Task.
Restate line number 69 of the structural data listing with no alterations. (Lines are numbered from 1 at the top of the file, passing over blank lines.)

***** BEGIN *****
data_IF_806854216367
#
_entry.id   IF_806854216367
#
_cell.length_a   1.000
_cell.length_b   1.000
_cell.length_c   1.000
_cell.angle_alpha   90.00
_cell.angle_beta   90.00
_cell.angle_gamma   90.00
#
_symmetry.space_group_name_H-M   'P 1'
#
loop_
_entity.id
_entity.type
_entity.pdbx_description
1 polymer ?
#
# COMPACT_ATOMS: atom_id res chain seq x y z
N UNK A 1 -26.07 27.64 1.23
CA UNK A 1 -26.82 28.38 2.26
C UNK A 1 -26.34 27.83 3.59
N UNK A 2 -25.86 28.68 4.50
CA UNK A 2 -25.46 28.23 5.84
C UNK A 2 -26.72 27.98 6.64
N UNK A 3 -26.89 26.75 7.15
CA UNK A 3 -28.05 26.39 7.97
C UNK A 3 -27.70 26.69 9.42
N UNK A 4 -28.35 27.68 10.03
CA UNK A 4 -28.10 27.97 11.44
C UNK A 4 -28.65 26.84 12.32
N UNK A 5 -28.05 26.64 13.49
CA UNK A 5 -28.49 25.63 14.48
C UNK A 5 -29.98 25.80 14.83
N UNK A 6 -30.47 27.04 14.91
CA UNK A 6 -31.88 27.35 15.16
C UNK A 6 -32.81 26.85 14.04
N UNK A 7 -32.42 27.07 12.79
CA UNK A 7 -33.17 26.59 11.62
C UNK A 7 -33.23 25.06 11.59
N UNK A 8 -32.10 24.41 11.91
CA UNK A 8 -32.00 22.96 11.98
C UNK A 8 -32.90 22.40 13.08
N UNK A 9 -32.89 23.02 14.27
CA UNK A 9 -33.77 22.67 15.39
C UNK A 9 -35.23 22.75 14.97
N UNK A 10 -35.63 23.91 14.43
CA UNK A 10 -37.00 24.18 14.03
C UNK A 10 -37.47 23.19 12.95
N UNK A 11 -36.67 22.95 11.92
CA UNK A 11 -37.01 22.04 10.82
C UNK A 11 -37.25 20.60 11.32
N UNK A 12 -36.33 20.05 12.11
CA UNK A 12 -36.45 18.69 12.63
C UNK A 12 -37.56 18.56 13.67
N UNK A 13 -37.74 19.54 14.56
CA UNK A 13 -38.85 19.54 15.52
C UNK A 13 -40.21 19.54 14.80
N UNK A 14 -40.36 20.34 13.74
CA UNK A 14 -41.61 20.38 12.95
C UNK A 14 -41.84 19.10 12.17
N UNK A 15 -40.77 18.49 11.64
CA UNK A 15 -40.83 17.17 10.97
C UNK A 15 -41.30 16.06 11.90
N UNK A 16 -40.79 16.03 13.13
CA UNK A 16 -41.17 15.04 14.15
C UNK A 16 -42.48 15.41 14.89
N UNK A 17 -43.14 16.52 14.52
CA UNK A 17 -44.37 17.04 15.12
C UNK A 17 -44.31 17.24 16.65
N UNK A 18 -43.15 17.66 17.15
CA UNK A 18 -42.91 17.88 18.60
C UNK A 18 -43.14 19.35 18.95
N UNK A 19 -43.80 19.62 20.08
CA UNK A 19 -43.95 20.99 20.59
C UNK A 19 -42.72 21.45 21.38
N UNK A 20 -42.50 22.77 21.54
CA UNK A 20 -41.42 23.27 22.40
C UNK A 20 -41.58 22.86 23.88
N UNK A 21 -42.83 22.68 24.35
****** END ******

N UNK A 17 -43.14 16.52 14.52